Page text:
I'll close by reiterating that you need to be judicious about this. Keep entitled demanding far away from your thoughts. Keep angry complains about the bias and incompetence of the PO that is frustrating you out of your mind. Take the position of seeking information. Strike an attitude of not understanding why your experience is different from the advice you are getting to contact POs.

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*Kidding?

15 responses so far

Predictors of Grad School Publications

(by drugmonkey) Jan 11 2017

A new paper in PLoS ONE purports to report on the relationship between traditional graduate school selection factors and graduate school success.

Joshua D. Hall, Anna B. O’Connell, Jeanette G. Cook. Predictors of Student Productivity in Biomedical Graduate School Applications. 2017, PLoS ONE, Published: January 11, 2017
http://dx.doi.org/10.1371/journal.pone.0169121 [Publisher Link]

The setup:

The cohort studied comprised 280 graduate students who entered the BBSP at UNC from 2008-2010; 195 had graduated with a PhD at the time of this study (July 2016), 45 were still enrolled, and 40 graduated with a Master's degree or withdrew. The cohort included all of the BBSP students who matriculated from 2008-2010.

The major outcome measure:

Publications by each student during graduate school were quantified with a custom Python script that queried Pubmed (http://www.ncbi.nlm.nih.gov/pubmed) using author searches for each student's name paired with their research advisor's name. The script returned XML attributes (https://www.nlm.nih.gov/bsd/licensee/elements_alphabetical.html) for all publications and generated the number of first-author publications and the total number of publications (including middle authorship) for each student/advisor pair.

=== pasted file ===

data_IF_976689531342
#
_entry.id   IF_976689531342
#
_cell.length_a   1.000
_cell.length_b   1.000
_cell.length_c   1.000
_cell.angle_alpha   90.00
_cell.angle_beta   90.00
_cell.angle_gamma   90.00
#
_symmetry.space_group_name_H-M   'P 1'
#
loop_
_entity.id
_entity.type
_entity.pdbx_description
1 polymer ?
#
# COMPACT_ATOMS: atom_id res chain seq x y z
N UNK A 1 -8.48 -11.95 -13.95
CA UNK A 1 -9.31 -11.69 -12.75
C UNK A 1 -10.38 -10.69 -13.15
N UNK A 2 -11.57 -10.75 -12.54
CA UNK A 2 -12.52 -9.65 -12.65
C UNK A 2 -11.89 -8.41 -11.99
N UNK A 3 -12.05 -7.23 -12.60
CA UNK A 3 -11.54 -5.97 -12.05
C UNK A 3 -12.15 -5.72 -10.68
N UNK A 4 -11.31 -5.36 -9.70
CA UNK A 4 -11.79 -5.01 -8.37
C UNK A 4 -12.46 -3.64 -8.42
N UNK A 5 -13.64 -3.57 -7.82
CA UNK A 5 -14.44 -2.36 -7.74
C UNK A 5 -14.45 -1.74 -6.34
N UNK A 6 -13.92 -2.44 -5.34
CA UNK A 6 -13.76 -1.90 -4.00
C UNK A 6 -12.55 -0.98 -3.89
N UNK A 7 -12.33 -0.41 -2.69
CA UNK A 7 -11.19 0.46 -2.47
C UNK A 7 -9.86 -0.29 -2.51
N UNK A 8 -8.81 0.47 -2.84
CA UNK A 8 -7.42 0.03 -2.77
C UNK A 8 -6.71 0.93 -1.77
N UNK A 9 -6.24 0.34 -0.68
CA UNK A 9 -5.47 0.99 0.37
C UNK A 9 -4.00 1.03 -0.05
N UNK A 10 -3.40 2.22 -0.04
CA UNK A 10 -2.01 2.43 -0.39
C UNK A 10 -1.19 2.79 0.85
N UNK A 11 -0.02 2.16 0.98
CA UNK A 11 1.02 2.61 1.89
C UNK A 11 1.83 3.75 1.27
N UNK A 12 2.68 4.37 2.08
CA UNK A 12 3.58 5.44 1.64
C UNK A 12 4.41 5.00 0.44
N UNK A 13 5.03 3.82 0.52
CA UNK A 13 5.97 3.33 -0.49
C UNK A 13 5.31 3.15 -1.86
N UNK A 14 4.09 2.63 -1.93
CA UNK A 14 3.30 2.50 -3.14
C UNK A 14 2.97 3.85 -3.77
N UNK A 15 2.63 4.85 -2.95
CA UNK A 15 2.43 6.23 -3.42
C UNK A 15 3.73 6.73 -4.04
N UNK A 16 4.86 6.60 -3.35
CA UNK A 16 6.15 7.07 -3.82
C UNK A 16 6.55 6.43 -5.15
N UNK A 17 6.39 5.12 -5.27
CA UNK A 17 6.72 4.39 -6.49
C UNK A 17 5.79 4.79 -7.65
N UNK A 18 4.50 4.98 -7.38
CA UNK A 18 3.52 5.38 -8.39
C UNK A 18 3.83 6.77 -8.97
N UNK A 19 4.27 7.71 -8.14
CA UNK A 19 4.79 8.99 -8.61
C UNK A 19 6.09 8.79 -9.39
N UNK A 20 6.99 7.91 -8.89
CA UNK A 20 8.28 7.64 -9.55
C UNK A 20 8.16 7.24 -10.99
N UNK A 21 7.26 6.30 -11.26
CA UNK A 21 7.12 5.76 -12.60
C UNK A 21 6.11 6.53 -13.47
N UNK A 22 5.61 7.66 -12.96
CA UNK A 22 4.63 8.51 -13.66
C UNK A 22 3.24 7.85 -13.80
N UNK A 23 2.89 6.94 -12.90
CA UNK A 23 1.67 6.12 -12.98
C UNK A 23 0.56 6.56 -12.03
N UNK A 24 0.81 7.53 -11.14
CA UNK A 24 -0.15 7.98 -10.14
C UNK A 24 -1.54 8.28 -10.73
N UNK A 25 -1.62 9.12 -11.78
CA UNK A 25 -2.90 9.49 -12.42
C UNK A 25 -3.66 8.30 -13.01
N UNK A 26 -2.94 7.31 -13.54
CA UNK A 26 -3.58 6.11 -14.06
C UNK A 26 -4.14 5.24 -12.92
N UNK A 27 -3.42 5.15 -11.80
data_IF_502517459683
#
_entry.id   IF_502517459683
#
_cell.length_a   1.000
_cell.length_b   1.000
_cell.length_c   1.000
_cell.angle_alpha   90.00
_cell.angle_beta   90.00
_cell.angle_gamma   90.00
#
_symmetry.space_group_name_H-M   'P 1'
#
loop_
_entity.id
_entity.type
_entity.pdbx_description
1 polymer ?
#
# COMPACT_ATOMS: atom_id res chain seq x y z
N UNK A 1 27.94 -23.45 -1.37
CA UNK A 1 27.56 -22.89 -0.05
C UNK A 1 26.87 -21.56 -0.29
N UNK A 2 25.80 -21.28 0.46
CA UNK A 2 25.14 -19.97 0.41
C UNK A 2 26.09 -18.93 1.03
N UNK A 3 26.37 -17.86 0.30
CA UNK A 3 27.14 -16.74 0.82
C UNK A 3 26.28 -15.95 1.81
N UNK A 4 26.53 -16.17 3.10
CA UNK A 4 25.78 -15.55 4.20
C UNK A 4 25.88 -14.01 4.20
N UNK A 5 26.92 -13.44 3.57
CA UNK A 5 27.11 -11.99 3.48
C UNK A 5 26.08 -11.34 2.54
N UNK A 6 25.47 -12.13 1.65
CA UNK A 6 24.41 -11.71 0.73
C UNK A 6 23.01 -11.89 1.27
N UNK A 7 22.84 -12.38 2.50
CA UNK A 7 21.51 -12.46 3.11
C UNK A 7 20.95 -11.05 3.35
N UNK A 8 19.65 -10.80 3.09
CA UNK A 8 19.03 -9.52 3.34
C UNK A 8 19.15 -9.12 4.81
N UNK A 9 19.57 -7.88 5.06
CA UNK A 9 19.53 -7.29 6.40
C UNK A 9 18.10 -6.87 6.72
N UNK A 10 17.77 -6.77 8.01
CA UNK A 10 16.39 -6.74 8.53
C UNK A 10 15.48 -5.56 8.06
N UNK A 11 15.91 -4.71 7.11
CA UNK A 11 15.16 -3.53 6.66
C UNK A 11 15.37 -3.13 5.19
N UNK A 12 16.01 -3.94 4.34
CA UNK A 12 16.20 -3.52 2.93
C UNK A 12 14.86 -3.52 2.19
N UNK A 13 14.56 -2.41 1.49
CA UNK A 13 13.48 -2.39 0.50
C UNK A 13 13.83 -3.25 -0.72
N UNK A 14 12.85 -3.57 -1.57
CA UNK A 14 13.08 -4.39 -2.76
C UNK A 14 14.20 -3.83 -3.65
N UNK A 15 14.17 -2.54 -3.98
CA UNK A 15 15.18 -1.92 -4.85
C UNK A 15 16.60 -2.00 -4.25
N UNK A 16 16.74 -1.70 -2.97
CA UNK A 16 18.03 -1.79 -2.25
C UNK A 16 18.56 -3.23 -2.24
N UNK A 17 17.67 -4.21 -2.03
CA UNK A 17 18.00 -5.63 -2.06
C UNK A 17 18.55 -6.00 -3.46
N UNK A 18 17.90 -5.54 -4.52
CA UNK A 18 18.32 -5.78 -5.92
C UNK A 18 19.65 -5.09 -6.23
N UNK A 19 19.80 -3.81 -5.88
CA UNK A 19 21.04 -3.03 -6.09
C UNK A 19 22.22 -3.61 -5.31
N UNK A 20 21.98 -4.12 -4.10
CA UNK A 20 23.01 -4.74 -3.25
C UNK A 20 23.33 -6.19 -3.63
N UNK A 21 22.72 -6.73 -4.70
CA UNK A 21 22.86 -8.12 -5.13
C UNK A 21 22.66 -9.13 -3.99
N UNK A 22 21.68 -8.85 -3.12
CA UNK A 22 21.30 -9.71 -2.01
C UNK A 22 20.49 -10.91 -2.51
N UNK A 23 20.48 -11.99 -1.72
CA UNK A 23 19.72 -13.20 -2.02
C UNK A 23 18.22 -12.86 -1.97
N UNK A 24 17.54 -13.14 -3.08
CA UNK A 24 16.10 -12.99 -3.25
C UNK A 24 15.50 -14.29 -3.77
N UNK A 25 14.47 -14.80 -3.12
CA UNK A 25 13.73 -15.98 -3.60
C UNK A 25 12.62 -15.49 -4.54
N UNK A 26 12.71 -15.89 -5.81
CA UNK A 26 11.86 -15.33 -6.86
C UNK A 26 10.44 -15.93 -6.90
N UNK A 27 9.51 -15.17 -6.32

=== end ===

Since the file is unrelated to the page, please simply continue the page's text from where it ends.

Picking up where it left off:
For analysis they grouped the students into bins of 3+, 1-2 or 0 first author pubs with a '0+' category for zero first-author pubs but at least one middle-author publication.

OMG! Nothing predicts graduate school performance (especially those evil, evil, biased - I mentioned evil, right? - standardized scores).

Yes, even people who score below the 50th percentile on quantitative or verbal GRE land first-author publications! (Apple-polishing GPA kids don't seem to fare particularly well, either, plenty of first author publications earned by the 3.0-3.5 riff-raff.)

Oh bai the wai...prior research experience doesn't predict anything either.

Guess what did predict first author publications? Recommendation scores. That's right. The Good Old Boys/Girls Club of biased recommendations from undergraduate professors is predictive of the higher producing graduate students.

As the authors note in the Discussion, this analysis focused only on student characteristics. It could not account for the mentor lab, interaction of student characteristics with the mentor lab characteristics and the like.

I'll let you Readers mull this one over for a bit but I was struck by one thing.

We may be talking at cross purposes when we discuss how application metrics are used to predict graduate student success because we do not have the same idea of success in mind.

This analysis suggests the primary measure of success of a graduate student is the degree to which they succeeded in being a good data-monkey who produces a lot of publishable stuff within the context of their given research laboratory. And by this measure, nothing is very predictive, going by the Hall et al analysis, except the recommendation letter of those who are trying to assess the whole package from their varied perspectives of "I know it when I see it*".